Heart disease a major cause of female deaths – but many don’t care

Although heart disease is a leading cause of death in women, new research shows that the large majority of young females worry very little or not at all about the problem.


“Although it is the leading cause of death in women (in the US), more than 75 percent of young women worry little or not at all about getting heart disease,” notes the American Heath Association in response to recent heart health research by Harvard Medical School and Boston Children’s Hospital.


The research showed that while most young adult women had taken some action to preserve their health, such as seeing a doctor, exercising or trying to reduce stress, there was a general lack of awareness of the severity of heart disease.

This follows a study by the University of North Carolina which shows that heart attacks are no longer a disease of “old men” but are increasingly occurring in younger people, especially women.

The latest research found that only 10 percent of 331 women surveyed between 15 and 24-years-old identified heart disease as a leading cause of death in women. Almost 40 percent worried a little and 37.2 percent did not worry at all about heart disease. Just over 42 percent worried most about depression or anxiety.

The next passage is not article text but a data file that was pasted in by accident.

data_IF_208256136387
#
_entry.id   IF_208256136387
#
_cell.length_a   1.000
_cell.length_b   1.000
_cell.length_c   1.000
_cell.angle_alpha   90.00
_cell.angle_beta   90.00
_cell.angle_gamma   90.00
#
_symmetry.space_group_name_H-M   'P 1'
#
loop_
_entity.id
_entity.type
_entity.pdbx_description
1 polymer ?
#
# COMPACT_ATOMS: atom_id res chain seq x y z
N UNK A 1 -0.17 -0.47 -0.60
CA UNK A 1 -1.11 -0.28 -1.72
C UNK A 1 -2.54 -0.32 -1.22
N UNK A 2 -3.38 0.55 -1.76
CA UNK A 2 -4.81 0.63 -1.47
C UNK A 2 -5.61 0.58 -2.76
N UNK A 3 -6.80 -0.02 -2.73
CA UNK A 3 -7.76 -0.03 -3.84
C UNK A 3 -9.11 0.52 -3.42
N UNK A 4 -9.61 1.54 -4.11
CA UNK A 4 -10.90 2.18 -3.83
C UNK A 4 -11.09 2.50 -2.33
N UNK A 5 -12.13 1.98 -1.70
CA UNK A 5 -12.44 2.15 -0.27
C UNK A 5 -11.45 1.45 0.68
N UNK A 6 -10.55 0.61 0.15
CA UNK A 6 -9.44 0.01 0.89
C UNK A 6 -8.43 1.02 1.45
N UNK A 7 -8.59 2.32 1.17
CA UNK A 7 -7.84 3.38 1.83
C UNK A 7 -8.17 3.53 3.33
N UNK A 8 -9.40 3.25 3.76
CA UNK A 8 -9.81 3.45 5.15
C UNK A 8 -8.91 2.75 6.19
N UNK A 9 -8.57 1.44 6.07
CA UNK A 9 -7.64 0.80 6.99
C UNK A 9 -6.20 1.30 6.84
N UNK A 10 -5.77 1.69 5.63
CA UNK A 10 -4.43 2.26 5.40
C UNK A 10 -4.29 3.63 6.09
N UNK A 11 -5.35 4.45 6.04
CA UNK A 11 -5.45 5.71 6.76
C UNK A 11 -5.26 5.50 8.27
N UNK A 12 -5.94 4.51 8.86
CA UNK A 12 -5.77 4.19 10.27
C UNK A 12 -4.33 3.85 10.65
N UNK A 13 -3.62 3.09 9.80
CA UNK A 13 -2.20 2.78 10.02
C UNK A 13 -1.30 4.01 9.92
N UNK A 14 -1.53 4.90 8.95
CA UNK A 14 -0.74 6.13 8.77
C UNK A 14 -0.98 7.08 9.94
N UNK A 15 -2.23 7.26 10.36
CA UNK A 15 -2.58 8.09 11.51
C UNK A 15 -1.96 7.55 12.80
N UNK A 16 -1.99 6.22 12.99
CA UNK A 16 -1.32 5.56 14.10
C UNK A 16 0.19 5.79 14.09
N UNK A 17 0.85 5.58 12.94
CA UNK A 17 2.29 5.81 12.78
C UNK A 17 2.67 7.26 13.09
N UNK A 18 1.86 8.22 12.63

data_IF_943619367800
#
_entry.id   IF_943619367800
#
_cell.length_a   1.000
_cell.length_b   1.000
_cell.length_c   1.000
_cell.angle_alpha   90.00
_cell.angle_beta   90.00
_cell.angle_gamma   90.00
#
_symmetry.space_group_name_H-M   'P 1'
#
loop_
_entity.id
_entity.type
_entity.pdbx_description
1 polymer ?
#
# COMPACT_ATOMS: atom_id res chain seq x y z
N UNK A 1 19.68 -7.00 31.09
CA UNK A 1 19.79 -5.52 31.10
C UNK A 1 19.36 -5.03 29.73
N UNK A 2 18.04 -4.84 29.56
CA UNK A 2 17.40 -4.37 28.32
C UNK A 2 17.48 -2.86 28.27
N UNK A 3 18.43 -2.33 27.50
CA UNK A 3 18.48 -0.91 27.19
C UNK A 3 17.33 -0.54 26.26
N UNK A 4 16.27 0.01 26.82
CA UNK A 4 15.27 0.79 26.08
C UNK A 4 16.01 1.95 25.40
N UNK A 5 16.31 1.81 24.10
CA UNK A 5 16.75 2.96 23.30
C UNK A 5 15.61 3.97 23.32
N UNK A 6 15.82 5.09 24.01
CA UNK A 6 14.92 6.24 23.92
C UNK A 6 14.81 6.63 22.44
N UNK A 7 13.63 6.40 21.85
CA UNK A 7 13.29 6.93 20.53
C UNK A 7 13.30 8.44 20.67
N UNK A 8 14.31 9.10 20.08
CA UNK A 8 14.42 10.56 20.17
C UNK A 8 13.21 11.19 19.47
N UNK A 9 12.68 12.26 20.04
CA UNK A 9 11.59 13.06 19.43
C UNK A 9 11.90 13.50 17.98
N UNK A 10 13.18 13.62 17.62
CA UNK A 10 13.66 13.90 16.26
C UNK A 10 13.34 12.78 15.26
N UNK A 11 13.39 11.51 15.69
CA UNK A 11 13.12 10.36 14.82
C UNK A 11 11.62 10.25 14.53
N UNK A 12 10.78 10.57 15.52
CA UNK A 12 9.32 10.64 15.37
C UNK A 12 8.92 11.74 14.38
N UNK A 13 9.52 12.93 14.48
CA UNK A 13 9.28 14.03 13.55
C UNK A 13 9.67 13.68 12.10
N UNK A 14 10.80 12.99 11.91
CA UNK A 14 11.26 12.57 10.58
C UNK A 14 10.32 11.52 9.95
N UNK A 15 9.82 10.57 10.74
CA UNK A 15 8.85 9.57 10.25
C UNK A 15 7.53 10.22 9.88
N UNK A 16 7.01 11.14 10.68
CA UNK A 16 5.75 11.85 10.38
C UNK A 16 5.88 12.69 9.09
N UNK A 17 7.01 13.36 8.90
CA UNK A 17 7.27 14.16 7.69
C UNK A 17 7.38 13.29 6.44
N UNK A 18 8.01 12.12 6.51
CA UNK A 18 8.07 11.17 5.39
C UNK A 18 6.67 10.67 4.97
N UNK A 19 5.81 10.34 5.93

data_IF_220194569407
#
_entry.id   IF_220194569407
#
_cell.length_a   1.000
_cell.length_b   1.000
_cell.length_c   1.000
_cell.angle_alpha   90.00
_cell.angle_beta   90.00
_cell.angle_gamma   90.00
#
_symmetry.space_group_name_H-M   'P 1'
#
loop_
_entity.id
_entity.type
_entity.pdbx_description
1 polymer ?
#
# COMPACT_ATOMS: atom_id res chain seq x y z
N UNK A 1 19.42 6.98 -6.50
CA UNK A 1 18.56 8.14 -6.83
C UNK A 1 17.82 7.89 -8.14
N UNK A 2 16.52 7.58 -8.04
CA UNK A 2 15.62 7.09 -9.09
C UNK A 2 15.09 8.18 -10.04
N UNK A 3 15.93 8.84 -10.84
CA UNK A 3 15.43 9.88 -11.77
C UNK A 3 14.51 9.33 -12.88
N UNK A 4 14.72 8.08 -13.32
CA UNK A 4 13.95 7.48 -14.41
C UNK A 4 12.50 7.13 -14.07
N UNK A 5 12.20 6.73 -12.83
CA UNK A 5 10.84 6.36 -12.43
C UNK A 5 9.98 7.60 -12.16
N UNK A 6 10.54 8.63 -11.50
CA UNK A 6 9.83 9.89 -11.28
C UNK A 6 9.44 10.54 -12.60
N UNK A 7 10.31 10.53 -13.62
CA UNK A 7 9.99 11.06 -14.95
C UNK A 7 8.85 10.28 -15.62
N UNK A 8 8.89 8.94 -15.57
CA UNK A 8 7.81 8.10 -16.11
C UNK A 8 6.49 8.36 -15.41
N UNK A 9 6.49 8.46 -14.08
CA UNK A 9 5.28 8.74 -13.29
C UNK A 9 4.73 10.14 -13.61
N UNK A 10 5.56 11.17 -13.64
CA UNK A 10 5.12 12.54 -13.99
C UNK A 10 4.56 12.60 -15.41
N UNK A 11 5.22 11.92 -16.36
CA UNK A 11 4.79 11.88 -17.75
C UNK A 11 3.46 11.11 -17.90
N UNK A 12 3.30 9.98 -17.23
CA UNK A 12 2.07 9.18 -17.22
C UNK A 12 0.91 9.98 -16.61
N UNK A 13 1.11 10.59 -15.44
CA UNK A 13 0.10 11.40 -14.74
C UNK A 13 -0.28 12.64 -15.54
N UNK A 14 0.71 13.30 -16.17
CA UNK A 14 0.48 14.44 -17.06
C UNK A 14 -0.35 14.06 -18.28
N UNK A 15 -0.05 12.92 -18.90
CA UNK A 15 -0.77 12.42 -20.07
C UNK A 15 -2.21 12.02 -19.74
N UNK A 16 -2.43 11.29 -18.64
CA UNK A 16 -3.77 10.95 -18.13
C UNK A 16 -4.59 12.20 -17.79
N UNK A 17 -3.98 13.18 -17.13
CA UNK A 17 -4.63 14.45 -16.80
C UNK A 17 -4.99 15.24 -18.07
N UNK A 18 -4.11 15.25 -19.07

Researcher Courtney Brown said: “…While (women’s) short-term risk of heart disease is very low, their lifetime risk is often quite high, and taking care of their health now is important for reducing their lifetime risk of heart disease”.

Nutritional expert Vanessa Ascencao said up to 80 percent of heart disease deaths may be preventable. In South Africa, studies show that 68 percent of women and 31 percent of men are overweight or obese, contributing to heart disease, strokes and diabetes which among the country’s biggest killers.

“Women should prioritise their own health by pursuing a healthy lifestyle, a balanced diet and taking the right supplements such as Bio-Berberine which helps control blood sugar levels which in turn helps avoid diabetes and plays a major role in heart disease.”

Ascencao suggests the following additional steps for improved heart health:

  • Eat a heart-healthy diet rich in fruits, vegetable, fish or omega 3 fatty acids.
  • Exercise for between 30 and 40 minutes a day.
  • Maintain a healthy weight and limit sugary drinks, processed food, trans fats and sodium.
  • Don’t smoke. Drink alcohol in moderation.
  • Try high-quality supplements for heart health such as Bio-Berberine to help balance blood sugar levels, Purest Omega 3, which may help lower heart disease risk and Biomax PQQ with CoQ10 which is great for cognitive and heart health.


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